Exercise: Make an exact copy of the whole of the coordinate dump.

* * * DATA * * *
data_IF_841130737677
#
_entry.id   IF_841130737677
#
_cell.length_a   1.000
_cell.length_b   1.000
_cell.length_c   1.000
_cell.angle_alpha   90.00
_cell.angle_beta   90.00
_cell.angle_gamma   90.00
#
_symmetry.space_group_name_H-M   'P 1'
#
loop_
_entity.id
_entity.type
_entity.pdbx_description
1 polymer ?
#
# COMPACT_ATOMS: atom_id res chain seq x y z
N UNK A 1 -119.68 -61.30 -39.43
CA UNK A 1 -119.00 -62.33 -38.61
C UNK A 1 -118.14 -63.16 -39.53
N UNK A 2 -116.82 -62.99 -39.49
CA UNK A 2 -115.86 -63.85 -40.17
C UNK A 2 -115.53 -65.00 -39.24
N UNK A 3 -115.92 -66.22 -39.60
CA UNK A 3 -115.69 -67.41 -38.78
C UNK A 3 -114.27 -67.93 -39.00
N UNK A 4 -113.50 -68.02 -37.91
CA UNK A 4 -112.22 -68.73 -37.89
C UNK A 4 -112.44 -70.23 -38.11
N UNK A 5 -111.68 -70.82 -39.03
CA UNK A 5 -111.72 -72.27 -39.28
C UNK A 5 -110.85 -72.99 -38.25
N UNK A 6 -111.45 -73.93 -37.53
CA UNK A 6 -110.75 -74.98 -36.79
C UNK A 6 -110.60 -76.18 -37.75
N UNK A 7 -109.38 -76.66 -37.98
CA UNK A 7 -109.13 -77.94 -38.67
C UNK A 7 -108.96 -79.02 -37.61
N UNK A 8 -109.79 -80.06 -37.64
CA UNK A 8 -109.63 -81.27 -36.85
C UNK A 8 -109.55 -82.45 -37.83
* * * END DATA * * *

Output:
data_IF_841130737677
#
_entry.id   IF_841130737677
#
_cell.length_a   1.000
_cell.length_b   1.000
_cell.length_c   1.000
_cell.angle_alpha   90.00
_cell.angle_beta   90.00
_cell.angle_gamma   90.00
#
_symmetry.space_group_name_H-M   'P 1'
#
loop_
_entity.id
_entity.type
_entity.pdbx_description
1 polymer ?
#
# COMPACT_ATOMS: atom_id res chain seq x y z
N UNK A 1 -119.68 -61.30 -39.43
CA UNK A 1 -119.00 -62.33 -38.61
C UNK A 1 -118.14 -63.16 -39.53
N UNK A 2 -116.82 -62.99 -39.49
CA UNK A 2 -115.86 -63.85 -40.17
C UNK A 2 -115.53 -65.00 -39.24
N UNK A 3 -115.92 -66.22 -39.60
CA UNK A 3 -115.69 -67.41 -38.78
C UNK A 3 -114.27 -67.93 -39.00
N UNK A 4 -113.50 -68.02 -37.91
CA UNK A 4 -112.22 -68.73 -37.89
C UNK A 4 -112.44 -70.23 -38.11
N UNK A 5 -111.68 -70.82 -39.03
CA UNK A 5 -111.72 -72.27 -39.28
C UNK A 5 -110.85 -72.99 -38.25
N UNK A 6 -111.45 -73.93 -37.53
CA UNK A 6 -110.75 -74.98 -36.79
C UNK A 6 -110.60 -76.18 -37.75
N UNK A 7 -109.38 -76.66 -37.98
CA UNK A 7 -109.13 -77.94 -38.67
C UNK A 7 -108.96 -79.02 -37.61
N UNK A 8 -109.79 -80.06 -37.64
CA UNK A 8 -109.63 -81.27 -36.85
C UNK A 8 -109.55 -82.45 -37.83